Metsovitis: “Good planning, using the knowledge of people that are routinely operating the airport, can lead to practical solutions that may even become part of normal operations when the project is completed.”

Metsovitis highlighted Switzerland’s Zurich Airport as an example of the ability of an airport to develop facilities without impacting on the day-to-day operations. “It seems that Zurich is one airport that very well manages the process and the disruptions that come with working in relatively tight confines and challenging operating conditions,” he said.

As part of the ‘Zurich 2010’ project, the airport has recently undertaken a number of developments. The necessary infrastructure and procedural changes have been smoothly implemented to satisfy the Schengen Agreement, Dock B is currently being overhauled and will be operational from December, while the airport is also in the process of centralising its security checks.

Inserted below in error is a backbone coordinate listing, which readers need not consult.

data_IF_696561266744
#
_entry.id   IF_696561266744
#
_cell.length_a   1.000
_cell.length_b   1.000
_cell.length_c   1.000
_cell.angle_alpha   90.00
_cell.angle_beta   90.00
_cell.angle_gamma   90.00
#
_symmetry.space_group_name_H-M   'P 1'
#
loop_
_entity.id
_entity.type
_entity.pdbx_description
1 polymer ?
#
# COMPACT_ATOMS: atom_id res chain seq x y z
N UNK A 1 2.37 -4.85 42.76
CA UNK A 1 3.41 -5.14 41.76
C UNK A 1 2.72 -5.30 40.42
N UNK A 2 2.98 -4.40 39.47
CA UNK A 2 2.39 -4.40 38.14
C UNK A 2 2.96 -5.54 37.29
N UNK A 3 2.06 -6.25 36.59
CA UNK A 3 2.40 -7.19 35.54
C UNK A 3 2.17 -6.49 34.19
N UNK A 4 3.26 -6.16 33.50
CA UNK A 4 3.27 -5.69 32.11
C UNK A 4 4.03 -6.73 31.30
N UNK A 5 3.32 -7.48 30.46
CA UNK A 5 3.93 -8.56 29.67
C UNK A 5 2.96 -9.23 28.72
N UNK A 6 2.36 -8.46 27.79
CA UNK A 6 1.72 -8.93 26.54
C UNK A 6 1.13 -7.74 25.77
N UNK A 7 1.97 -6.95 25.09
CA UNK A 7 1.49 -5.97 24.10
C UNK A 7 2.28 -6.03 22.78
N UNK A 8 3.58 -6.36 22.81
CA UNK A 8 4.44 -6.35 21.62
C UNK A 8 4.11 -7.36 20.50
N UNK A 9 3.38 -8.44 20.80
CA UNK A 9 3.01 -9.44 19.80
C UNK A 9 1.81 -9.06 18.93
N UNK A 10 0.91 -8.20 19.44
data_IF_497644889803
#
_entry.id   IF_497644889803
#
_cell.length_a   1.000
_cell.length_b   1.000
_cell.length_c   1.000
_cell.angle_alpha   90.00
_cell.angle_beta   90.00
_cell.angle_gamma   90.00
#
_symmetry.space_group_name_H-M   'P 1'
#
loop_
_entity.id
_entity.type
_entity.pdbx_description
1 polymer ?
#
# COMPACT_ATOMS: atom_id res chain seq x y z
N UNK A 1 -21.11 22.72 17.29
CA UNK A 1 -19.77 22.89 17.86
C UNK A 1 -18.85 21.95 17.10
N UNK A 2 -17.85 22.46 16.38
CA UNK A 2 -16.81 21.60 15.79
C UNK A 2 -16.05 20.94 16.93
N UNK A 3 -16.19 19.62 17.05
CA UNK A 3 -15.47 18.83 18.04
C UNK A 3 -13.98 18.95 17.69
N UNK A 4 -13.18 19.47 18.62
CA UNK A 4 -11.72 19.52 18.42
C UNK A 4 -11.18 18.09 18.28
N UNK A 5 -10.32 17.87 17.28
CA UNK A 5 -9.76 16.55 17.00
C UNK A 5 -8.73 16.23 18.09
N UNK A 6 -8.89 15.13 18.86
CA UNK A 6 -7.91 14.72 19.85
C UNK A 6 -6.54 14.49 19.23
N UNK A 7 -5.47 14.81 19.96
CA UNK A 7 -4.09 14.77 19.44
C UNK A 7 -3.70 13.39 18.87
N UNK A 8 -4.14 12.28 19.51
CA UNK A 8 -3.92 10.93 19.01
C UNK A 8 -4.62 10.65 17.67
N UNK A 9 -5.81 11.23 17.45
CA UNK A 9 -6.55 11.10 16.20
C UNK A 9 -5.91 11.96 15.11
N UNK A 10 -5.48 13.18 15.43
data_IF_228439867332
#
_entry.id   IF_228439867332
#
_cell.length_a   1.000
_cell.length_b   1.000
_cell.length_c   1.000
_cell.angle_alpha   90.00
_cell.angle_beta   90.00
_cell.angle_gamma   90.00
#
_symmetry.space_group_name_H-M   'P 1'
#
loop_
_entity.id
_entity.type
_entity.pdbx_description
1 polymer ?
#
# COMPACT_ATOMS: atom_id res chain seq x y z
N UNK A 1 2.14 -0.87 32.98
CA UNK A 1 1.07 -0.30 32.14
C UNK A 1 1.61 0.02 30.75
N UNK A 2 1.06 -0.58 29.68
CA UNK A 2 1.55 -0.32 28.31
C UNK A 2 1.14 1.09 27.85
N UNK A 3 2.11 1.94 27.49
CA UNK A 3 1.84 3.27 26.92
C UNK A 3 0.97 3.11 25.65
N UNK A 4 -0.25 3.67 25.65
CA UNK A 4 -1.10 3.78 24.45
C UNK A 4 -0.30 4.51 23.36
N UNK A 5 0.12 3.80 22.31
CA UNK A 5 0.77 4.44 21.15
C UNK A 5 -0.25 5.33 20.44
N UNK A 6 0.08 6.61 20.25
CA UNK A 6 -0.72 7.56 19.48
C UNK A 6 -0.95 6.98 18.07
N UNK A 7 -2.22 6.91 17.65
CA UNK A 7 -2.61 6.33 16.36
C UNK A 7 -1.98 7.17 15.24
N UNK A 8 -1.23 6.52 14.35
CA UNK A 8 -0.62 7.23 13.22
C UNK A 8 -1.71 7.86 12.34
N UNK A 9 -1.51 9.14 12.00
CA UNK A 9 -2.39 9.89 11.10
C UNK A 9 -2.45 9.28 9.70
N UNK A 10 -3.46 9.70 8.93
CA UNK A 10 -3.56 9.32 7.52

“They have been building substantial facilities for a number of years in the midst of a busy airport with little space and I have yet to see any significant disruption,” Metsovitis said.

Airport Simulation –
What are the benefits for your business?

CAST Airport Simulation software covers the full airport system: passenger movements within the terminal, as well as aircraft operations and vehicle ground handling and transport.

CAST Airport Simulation software covers the full airport system: passenger movements within the terminal, as well as aircraft operations and vehicle ground handling and transport.